I was wrong about the Millionaire event


I was wrong about Millionaire Chess.


When the Millionaire event was first announced I was one of its biggest critics in the State of Florida. Not only did I think it would not succeed, I also thought it would be a disaster for chess. As a player who has organized over 100 events in the past couple of years, taught the game to children and achieved a USCF rating of over 2000, I felt I had a good understanding of what the future of American chess should be and the Millionaire event was not it.


Let me list the complaints:


  1. It’s too much money. Most players cannot afford the World Open every year and the Millionaire Event will cost about 3 times as much.


  1. Large prizes for low rated players helps American chess but hurts its progress. Even though the U.S. is one of the weakest chess nations in the world per capita, the USCF generates more money than FIDE! I believe Continental Chess Tour is partly to blame for this. Our system encourages players to stay lower rated.


  1. The Millionaire Chess organization seems to be too greedy. They stated that if 1,500 players did not pre-registered by months in advance that they would cancel the event. I still maintain that this was a mistake but they ultimately decided to go through with the event anyway!


  1. The organization would lose half a million dollars and there was no way that they could guarantee the prize money. There must be something in the fine print. I am not risking my money!


  1. The notion that Millionaire Chess could be like the World Series of Poker was unrealistic. The whole appeal to the main event started with "Money Maker" who proved that any novice could win on the biggest stage. This is not true in chess.


Over the past couple of months I've been surprised and impressed with not only how Millionaire Chess has handled itself against its critics but also the fact that it has gained the support of the USCF. They seem to be committed to running the event this year while acknowledging that they will lose money. 


As my confidence grew to the fact that the tournament would happen, I began to think, "Maybe I should play?" Not for the money but for the thrill. The thrill of competing at the top level in one of the greatest events in chess history! I have never been one to chase money in chess tournaments. I have always played for rating and the love of the game. I have seen far too often the lures of big cash payouts for low rated sections crush a man's passion for chess and give him the misconception about what training and competition in chess is all about. Everyone knows that these tournaments are filled with underrated players and "sandbaggers" but somehow forget that they do not win it all.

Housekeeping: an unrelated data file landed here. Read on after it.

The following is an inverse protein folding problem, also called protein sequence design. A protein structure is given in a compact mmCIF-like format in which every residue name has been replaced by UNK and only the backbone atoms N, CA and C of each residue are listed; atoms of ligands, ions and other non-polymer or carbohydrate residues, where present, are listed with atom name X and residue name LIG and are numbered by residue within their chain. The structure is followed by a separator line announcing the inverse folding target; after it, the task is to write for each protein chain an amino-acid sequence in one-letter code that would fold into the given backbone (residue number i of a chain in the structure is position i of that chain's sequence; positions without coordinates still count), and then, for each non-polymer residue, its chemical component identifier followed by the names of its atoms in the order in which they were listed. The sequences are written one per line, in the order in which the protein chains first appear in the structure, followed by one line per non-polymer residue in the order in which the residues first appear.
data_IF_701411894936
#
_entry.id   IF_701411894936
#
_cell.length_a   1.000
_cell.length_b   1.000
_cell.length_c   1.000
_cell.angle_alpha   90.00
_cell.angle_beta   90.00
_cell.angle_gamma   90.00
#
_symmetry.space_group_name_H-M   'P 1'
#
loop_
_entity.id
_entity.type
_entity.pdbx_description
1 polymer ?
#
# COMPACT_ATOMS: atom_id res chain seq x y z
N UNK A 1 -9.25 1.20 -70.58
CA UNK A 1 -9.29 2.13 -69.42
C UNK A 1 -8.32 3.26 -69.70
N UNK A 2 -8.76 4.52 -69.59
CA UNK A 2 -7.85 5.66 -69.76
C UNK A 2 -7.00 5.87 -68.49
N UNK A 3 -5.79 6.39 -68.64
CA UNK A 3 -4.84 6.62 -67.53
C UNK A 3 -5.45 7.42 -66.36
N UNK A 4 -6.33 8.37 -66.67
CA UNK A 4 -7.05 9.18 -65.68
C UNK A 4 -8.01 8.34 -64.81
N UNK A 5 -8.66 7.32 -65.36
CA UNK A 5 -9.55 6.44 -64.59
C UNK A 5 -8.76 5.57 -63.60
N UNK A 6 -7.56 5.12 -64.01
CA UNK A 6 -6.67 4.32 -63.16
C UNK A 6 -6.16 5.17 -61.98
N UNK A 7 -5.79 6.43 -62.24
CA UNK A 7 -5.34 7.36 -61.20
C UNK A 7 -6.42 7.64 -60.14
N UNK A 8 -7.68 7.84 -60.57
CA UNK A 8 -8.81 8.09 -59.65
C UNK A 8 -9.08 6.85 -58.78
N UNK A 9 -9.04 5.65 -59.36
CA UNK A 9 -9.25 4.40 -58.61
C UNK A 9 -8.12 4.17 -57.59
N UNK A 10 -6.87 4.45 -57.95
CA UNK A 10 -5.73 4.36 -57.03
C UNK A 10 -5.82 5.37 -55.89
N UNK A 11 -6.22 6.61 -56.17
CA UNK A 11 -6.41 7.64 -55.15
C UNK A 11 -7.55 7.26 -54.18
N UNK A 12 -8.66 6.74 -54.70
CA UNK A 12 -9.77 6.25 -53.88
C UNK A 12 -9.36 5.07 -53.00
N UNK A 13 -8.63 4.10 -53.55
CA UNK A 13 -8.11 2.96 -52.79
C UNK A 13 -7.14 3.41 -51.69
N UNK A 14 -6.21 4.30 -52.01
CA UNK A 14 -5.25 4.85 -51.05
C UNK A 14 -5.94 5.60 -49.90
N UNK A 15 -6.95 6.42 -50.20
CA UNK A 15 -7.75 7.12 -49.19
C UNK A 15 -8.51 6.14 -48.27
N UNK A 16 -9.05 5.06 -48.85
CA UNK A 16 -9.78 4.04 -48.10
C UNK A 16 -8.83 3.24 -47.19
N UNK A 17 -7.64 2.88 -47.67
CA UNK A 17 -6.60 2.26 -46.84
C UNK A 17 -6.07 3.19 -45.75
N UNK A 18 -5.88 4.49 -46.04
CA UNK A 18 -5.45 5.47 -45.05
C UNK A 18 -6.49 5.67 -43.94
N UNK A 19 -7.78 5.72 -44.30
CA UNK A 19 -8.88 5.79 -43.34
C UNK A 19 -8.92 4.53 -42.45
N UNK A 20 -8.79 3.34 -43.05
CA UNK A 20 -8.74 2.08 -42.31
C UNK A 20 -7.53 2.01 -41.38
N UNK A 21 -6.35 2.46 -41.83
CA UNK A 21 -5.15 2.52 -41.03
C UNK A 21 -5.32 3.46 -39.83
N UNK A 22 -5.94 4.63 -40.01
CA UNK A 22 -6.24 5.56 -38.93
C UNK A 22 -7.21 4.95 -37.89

About 8 years ago, I pushed chess to the side for a new obsession, poker. When Florida started to allow some forms of gambling and the home games increased, I found myself making more in poker then I did teaching, playing or organizing chess. I knew I could never be rich in chess but in poker there seemed to be no limits. I grinded for 10 hours a day, 6 days a week for 5 years. I lived in Vegas for two months during the World Series of Poker, which was one of the most exciting experiences in my life.



Now I have a family, life is much more stable and going back to chess is a much more positive for my life. What is missing in American competitive chess is that World Series of Poker type event. The kind of event that every chess player dreams about playing and is just happy to say, "I’ve been there and done that." I didn’t realize it at first but this tournament is not about the money. It is about the love of the game. The great prize funds only raise the game to a higher level and make the experience more exciting and fun. 

John Salisbury 

President of Miami City Chess Club